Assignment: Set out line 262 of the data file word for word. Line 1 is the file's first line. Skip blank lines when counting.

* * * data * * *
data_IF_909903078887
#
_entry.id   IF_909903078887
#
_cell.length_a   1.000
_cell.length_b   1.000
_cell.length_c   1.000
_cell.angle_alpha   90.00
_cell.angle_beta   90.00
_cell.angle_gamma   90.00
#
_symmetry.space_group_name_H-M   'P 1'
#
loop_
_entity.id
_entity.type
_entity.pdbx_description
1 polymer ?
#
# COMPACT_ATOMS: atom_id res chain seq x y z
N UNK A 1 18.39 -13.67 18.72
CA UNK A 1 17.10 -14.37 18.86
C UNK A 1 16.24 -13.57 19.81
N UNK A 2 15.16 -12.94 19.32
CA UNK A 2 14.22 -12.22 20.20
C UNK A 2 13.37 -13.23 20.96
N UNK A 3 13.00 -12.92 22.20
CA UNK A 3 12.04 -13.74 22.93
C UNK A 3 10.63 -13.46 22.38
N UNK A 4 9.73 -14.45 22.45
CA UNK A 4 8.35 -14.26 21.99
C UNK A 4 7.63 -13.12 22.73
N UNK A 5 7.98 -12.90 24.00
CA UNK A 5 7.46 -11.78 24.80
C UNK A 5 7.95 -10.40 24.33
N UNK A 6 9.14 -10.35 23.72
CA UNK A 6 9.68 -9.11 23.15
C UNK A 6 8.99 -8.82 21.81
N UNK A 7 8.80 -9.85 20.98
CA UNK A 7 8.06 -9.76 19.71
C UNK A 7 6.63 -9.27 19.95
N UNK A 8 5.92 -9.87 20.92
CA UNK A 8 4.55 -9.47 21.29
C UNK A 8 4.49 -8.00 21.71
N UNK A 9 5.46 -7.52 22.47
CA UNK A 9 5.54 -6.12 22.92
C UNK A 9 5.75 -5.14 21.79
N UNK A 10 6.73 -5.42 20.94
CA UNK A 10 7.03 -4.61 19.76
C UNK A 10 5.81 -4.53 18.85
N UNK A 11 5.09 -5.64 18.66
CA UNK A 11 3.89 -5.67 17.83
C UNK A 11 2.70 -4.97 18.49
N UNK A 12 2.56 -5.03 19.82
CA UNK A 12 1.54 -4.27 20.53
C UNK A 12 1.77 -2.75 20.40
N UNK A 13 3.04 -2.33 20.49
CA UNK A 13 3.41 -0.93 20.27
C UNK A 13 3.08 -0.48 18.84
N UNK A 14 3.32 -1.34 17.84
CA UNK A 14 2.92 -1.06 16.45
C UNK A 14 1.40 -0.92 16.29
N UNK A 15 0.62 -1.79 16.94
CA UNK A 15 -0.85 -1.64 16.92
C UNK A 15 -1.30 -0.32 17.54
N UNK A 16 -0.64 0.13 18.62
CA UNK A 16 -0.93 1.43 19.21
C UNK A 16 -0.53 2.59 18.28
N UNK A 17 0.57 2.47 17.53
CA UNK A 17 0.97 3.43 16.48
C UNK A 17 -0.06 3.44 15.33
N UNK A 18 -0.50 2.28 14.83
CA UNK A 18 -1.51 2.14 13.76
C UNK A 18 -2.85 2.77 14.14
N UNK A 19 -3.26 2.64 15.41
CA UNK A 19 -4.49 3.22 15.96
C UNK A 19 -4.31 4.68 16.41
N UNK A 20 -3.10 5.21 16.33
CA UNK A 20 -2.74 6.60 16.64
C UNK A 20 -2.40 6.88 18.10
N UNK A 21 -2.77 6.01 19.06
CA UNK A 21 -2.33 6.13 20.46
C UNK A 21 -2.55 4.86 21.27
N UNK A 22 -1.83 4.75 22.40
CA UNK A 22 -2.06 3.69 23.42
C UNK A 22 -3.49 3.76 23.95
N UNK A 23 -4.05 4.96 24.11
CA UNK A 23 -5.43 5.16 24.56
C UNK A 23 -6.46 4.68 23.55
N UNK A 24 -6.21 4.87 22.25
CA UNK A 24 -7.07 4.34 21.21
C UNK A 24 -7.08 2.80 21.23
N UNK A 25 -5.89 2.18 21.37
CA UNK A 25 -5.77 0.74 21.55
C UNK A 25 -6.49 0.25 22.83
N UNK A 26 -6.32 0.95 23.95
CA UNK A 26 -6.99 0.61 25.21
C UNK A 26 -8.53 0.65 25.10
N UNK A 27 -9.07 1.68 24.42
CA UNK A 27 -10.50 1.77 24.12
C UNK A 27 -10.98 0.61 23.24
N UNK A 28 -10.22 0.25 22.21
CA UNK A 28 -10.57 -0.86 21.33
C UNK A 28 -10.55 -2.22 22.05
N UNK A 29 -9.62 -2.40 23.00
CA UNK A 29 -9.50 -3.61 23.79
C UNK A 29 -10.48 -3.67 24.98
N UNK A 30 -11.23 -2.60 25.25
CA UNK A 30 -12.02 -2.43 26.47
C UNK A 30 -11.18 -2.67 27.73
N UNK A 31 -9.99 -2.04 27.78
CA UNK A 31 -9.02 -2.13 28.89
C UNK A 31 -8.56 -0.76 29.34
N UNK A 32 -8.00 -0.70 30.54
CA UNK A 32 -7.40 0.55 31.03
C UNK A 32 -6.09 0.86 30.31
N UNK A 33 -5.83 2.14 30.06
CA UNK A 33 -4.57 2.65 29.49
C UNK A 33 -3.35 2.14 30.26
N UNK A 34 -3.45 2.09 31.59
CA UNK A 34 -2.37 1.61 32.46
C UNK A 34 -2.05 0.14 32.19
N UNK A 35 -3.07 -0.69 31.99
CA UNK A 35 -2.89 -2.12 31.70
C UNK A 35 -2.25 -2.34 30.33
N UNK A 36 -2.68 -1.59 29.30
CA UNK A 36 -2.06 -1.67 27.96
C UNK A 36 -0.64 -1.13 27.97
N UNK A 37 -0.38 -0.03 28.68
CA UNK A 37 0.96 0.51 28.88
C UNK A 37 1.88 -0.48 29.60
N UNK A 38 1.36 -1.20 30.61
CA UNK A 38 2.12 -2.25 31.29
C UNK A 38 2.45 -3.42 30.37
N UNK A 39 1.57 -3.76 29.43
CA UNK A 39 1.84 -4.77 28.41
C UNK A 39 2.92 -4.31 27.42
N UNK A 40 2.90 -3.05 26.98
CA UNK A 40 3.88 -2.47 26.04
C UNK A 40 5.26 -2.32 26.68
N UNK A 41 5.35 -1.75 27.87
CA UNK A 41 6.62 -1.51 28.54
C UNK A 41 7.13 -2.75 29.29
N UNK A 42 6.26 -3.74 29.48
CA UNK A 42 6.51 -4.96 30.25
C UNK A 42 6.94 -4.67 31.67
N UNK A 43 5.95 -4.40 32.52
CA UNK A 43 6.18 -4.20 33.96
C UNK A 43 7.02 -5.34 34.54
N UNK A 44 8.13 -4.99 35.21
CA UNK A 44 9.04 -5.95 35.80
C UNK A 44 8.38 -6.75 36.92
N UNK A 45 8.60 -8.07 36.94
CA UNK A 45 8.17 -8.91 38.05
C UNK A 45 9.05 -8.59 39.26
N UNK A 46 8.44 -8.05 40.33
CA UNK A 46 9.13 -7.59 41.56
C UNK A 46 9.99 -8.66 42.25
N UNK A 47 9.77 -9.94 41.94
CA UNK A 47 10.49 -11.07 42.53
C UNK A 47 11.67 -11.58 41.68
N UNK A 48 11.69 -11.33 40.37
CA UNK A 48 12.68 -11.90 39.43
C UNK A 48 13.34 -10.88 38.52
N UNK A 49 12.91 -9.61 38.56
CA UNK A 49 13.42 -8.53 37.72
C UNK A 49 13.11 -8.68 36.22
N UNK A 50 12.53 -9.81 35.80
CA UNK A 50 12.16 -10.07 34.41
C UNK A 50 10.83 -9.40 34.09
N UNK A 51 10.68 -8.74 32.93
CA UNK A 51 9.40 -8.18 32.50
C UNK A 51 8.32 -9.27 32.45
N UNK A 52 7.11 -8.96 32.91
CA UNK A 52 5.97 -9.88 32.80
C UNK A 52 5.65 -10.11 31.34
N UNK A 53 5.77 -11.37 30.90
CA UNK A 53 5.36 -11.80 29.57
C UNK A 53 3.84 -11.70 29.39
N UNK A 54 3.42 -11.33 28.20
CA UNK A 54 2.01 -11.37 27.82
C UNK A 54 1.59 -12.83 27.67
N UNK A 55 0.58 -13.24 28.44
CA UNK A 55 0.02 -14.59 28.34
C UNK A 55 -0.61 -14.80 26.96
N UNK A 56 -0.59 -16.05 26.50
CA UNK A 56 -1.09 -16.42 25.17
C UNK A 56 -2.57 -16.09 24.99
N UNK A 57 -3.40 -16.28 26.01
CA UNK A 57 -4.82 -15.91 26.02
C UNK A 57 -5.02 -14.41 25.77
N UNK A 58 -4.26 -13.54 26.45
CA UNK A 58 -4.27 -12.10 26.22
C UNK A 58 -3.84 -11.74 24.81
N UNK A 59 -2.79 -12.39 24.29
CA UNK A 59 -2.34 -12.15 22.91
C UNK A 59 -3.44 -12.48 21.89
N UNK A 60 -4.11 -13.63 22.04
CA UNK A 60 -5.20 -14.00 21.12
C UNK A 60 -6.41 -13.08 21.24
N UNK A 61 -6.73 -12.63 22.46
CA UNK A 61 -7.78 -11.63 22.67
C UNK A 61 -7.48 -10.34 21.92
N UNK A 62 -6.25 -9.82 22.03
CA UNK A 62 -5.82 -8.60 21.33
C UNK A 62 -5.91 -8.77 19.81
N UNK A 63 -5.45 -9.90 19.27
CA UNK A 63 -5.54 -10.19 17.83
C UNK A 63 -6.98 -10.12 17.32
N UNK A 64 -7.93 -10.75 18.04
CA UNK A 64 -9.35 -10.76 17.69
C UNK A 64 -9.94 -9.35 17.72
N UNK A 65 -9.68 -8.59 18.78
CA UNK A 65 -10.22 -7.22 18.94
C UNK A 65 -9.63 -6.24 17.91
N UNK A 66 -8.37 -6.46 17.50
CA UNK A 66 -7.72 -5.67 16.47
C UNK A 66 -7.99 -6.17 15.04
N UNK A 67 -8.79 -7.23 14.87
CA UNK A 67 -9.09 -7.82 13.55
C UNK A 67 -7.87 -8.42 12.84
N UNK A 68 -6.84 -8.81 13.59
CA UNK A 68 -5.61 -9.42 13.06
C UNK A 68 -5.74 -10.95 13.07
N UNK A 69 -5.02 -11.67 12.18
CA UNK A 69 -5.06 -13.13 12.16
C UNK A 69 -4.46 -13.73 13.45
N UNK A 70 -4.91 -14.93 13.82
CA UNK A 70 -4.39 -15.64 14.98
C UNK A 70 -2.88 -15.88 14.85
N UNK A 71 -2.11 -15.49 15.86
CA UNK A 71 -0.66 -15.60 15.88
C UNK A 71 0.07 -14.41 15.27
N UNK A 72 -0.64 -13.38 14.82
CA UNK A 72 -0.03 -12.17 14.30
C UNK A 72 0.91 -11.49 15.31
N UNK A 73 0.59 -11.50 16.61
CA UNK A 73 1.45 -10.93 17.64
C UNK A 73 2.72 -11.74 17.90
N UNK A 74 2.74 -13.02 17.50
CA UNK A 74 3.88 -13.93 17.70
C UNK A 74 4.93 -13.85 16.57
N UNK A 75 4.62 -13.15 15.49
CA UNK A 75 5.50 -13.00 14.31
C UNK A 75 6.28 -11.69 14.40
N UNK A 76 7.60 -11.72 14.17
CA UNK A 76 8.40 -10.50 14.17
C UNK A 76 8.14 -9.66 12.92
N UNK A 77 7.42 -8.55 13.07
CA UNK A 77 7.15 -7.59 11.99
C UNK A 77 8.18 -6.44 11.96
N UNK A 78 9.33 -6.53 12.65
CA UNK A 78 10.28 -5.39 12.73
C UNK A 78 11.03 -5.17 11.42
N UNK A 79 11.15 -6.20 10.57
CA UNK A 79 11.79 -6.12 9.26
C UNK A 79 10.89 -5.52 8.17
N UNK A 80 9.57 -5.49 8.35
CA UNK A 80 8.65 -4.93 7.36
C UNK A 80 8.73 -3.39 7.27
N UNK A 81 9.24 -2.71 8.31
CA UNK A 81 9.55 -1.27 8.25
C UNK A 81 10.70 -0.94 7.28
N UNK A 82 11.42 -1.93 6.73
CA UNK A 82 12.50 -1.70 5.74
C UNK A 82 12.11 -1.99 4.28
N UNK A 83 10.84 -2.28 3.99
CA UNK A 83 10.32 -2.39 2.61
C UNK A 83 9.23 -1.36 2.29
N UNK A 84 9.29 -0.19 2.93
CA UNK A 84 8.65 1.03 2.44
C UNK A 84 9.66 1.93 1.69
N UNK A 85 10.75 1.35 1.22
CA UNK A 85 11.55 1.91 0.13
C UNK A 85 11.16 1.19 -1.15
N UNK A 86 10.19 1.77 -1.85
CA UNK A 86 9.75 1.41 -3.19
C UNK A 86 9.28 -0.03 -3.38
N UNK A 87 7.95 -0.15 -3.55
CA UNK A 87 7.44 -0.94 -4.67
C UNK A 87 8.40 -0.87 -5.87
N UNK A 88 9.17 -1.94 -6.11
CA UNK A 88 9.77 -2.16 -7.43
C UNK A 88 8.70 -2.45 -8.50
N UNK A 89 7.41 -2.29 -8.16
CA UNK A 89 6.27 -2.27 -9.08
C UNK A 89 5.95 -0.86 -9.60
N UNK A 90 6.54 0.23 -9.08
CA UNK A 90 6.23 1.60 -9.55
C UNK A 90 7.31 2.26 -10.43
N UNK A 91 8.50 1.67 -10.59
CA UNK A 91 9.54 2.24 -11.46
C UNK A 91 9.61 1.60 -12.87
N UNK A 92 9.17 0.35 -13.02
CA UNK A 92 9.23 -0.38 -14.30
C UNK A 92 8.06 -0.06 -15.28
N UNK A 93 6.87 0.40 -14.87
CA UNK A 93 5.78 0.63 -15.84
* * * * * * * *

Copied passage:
CA UNK A 81 9.55 -1.27 8.25